Part of my route took me to a small bar tucked down some stairs and round the corner from the main Barbican Theatre. Requested to pick up a small camcorder playing back a video of the room filled with people at a party, you are invited to wander round the room, looking at it both on the camcorder screen and at the mess left over from the party in the empty room in which you’re standing. It’s a beautifully spooky sensation, watching the empty spaces where people once stood. And somehow it manages to make the room feel like it stands for pretty much any party that’s ever ended.

At another stage, I was brought back-to-back with a stranger from my group for only a few seconds while she slipped and envelope into my hand and was then moved quickly away again by the instructions in the headset, as if in some John le Carré or Graham Greene novel.

The piece works beautifully. There are little points where you step outside the narrative and think – blimey, this must have taken ages to work out and set up. Not least because of the way your paths cross with the paths of the other people in your group and your headset guide remarks, entirely accurately, on what they are doing. So, while you’re aware that obviously the guide in your head(set) knows what they’re doing because he/it’s telling them what to do on their circuits. But even so, the nifty intricacy in creating likeable mise-en-scene using your fellow audience members – and no doubt putting you unwittingly into some of their scenes – is beautifully realised. Perhaps my favourite moment of the show was watching Evening Standard critic Henry Hitchings standing on a balcony in the Foyer throwing a paper aeroplane at one of the other members of the group a floor below, while the audio-guide wondered aloud why they were doing that. WLTM also has a GSOH.

So, overall, a nice, uncomplicated complicated little pleasure. Possibly not hitting all the high notes it could, but as a first piece of work from a young company, this is a remarkably accomplished bit of work. Here’s to lavish R&D grants and grander ambitions being realised for Non Zero One in the future.

Tuesday, 27 April 2010

The Racial Papers – Slight Return (part two)

In yesterday’s first half to this blog, I deliberately left two elephants in the room of my argument:

The first elephant is the question of how one defines a play’s nationality.

The second elephant is what we mean when we say “national” theatre.

Until I read the Lynn Nottage interview, I’m not sure the first question had ever occurred to me before. But once it had, it seemed to keep growing as a question. Up until now, if asked the nationality of a play, I’d have probably given the nationality of its author. As such, her Pulitzer-winning Ruined is an American play. Except, that if Nottage self-identifies as an African-American, goes to Africa to research her play, and then writes a play about Africa, does that make it an “African-American play”?

My unease originates from the fact that when I was growing up enlightened thinking on How Not To Be Racist started with the phrase “They were born here, they’re as British as you or me”. This was pre-“Cultural Diversity”, “celebrating difference” and Etc. This was “Inclusion”, I think. One big, lovely, not-racist, “English” (then serving as a culturally-insensitive synonym for “British”) group-hug. The basic idea then was that we ignored “difference” (i.e. skin colour, accents, etc.), and were all meant to respect each other. That seemed in keeping with the wider idea of what “the British” were meant to be like. We were meant to be decent, cricketing folks (which, back when the majority of immigrants came from India/Pakistan or the “West Indies”, excluded no one). As such, everything produced within a country by people born there, or who had settled there, would be uncomplicatedly seen as “British”. Perhaps I was being told the wrong things, but that is what my impression of what nice people were meant to think.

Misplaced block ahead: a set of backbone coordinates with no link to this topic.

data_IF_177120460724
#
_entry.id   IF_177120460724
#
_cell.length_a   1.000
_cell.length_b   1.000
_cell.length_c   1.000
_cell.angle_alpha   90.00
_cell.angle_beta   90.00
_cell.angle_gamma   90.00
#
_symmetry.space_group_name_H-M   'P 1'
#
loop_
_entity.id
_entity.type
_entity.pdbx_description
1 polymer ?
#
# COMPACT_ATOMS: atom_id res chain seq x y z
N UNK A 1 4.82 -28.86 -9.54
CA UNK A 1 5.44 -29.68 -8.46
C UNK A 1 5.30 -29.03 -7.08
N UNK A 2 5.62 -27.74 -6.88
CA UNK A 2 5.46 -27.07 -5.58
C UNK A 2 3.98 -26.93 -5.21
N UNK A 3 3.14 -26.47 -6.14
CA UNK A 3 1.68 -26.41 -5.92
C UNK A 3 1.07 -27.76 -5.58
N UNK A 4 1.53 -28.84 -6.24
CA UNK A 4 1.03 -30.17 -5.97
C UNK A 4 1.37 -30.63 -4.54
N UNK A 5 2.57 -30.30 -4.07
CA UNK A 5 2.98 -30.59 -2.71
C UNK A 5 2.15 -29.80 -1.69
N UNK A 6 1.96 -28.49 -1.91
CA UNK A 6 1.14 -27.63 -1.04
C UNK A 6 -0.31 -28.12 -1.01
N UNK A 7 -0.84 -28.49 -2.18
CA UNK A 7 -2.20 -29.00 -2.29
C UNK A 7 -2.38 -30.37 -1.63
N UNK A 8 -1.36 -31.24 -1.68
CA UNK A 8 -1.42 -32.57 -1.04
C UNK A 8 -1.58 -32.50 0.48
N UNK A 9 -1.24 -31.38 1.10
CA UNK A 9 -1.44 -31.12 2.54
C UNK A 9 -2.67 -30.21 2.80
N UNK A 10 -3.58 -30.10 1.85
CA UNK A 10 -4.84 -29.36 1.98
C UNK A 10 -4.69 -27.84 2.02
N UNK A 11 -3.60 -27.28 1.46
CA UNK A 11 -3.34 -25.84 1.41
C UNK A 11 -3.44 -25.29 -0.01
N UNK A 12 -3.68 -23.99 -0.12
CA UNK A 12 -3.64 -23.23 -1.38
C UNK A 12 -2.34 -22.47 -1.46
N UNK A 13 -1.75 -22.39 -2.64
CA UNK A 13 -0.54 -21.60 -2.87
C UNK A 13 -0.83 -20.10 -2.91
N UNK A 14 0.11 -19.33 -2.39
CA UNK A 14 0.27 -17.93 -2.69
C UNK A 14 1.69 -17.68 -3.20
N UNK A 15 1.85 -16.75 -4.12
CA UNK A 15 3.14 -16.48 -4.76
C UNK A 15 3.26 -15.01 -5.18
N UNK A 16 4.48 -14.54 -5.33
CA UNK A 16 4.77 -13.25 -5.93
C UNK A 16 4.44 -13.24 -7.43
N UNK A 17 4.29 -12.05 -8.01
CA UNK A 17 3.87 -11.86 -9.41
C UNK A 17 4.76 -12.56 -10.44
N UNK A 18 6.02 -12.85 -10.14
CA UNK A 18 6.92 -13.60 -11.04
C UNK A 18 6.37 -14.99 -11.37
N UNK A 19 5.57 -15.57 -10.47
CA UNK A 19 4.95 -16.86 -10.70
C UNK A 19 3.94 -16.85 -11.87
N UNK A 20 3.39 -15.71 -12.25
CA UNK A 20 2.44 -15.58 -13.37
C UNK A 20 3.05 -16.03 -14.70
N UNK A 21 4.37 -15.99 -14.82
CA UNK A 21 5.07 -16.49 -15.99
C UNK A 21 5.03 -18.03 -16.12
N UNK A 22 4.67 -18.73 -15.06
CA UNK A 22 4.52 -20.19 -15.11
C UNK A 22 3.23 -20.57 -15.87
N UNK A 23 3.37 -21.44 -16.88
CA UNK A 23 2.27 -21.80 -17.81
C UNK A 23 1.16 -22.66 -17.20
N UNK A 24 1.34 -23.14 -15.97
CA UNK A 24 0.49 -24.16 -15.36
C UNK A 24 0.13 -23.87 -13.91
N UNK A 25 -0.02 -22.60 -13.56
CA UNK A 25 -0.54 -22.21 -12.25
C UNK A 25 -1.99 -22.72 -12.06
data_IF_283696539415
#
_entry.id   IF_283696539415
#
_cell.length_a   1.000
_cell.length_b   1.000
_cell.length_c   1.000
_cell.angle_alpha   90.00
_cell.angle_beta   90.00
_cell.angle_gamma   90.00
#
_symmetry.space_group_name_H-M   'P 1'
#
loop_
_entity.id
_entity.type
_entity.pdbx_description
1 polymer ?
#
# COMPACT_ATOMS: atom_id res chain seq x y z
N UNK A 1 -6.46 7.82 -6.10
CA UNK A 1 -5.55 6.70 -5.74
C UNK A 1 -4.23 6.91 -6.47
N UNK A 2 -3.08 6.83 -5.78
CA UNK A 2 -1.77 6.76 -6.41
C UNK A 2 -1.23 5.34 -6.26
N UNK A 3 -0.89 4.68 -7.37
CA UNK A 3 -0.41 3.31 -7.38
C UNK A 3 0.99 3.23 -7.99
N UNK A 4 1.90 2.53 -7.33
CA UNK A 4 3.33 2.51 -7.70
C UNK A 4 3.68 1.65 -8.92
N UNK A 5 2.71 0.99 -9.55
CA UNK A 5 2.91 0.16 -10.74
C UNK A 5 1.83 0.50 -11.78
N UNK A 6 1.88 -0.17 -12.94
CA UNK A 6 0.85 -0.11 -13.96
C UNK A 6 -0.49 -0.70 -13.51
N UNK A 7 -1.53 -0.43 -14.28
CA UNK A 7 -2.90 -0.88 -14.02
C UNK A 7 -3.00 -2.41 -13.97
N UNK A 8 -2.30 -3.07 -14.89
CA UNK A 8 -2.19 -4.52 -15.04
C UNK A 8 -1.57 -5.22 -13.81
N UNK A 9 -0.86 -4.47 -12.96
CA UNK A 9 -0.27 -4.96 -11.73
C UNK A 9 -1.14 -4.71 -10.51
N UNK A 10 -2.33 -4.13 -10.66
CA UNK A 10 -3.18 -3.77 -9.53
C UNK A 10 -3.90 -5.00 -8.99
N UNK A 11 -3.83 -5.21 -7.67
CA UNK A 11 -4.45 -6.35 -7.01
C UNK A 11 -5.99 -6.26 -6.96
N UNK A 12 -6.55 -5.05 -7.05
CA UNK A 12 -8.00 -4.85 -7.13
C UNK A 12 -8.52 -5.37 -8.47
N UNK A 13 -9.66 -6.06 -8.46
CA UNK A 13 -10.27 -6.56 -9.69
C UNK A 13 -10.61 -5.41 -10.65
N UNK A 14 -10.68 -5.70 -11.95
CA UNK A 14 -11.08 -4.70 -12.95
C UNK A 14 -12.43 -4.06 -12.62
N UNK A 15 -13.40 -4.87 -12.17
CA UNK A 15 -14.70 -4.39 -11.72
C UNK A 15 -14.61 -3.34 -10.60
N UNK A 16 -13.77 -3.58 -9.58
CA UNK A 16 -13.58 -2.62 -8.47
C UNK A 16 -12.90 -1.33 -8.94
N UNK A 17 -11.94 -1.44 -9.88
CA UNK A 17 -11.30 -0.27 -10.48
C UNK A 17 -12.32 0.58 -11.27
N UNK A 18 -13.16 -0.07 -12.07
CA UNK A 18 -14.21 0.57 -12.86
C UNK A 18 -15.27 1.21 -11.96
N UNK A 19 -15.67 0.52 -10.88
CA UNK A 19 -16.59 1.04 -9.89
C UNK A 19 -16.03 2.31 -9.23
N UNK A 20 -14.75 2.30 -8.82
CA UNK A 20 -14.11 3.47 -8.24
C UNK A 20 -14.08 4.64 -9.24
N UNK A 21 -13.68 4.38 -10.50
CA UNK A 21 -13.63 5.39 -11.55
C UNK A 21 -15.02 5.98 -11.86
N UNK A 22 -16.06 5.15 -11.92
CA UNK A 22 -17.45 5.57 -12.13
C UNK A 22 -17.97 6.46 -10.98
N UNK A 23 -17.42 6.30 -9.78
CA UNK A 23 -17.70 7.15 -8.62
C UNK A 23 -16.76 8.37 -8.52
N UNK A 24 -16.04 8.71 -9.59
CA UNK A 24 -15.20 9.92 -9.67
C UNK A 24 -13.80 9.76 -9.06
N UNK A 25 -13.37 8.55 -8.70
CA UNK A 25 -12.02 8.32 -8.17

Perhaps this simplistic former explanation of mine wants a bit of looking at. After all, the language a play is written in often tells you little. Plays written in English could be English, Scottish, Welsh, Irish, American, Australian, Canadian or from New Zealand. Plays written in German could be German, Austrian, Swiss, or potentially, given the way Europe’s boundaries have shifted, could have been written by a German citizen in German, in the German city Danzig before 1945 – now Gdansk in Poland. What nationality would that play have? And what if it was set in, oh, I don’t know, Vilnius when it was occupied by Poland, or something?

Not that he was a playwright, but I was surprised to learn – much more recently than isn’t embarrassing – that Kafka wrote all his books in German. I mean, I’d only read them in translation, and knew that he lived in Prague, so I just assumed that they were written in Czech. Fair assumption, I’d have thought, but no. Wrong. So, does that make him a German writer? I mean, literally it does. He was *writing* in *German* - that makes him a “German writer” by definition. But the fact that he did so in Prague and the fact that his writing is held by the Czechs to be exemplary of their culture... And let’s not even get started on the genre of plays in English (I nearly called them “English plays” there) christened “French farces”.

On the other hand, I have a Lithuanian playwright friend who once said that his primary motivation for writing plays was to reassert Lithuanian as a language following the Soviet occupation. Much the same sort of sentiment accompanies literary endeavour in Poland, parts of the former Yugoslavia and etc., where the assertion of the national language, of a national identity, is a matter of rehabilitation, of restoration. Writing a play in “English”, meanwhile, says virtually nothing about its origin, save for perhaps a few quirks of spelling and dialectal variants on words like “pavement”, “underground” (as in metro) and “flat” (as in apartment).